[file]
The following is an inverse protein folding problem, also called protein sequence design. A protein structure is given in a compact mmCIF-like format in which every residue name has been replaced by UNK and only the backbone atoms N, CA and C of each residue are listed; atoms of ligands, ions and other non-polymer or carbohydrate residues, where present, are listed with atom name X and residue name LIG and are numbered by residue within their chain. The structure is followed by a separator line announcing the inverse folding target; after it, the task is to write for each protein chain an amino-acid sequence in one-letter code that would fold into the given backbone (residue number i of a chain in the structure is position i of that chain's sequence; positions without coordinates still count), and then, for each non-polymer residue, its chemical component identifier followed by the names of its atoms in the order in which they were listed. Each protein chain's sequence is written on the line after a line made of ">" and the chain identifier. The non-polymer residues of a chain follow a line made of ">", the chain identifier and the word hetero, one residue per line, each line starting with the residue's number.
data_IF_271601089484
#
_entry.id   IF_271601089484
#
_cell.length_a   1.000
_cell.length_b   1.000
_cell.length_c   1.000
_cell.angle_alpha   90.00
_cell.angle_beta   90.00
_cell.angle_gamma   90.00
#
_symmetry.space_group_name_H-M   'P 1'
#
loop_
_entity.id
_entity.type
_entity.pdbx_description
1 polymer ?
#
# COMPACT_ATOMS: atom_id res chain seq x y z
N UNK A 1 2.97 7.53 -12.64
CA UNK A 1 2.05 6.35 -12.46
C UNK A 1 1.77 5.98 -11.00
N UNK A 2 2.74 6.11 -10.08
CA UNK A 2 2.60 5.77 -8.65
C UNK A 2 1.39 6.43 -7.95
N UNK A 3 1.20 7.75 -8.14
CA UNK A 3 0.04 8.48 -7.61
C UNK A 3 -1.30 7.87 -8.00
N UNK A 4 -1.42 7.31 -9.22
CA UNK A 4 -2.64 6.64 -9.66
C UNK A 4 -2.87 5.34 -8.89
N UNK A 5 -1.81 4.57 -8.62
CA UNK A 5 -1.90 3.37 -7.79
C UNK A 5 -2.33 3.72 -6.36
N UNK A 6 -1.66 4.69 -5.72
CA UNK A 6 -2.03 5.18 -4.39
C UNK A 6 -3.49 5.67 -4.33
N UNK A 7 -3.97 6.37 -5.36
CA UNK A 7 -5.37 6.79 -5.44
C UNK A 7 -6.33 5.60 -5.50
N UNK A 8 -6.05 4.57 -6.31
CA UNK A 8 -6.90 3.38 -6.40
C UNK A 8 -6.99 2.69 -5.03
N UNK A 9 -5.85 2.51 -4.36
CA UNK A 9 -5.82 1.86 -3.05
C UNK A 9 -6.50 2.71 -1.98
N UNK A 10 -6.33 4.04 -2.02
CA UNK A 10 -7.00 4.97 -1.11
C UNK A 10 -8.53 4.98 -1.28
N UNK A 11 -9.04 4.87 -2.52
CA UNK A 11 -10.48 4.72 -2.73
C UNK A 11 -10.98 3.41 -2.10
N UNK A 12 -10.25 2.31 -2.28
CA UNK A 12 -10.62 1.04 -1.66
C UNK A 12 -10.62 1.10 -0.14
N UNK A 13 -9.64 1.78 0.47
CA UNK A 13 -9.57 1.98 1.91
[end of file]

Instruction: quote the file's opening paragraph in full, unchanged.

The following is an inverse protein folding problem, also called protein sequence design. A protein structure is given in a compact mmCIF-like format in which every residue name has been replaced by UNK and only the backbone atoms N, CA and C of each residue are listed; atoms of ligands, ions and other non-polymer or carbohydrate residues, where present, are listed with atom name X and residue name LIG and are numbered by residue within their chain. The structure is followed by a separator line announcing the inverse folding target; after it, the task is to write for each protein chain an amino-acid sequence in one-letter code that would fold into the given backbone (residue number i of a chain in the structure is position i of that chain's sequence; positions without coordinates still count), and then, for each non-polymer residue, its chemical component identifier followed by the names of its atoms in the order in which they were listed. Each protein chain's sequence is written on the line after a line made of ">" and the chain identifier. The non-polymer residues of a chain follow a line made of ">", the chain identifier and the word hetero, one residue per line, each line starting with the residue's number.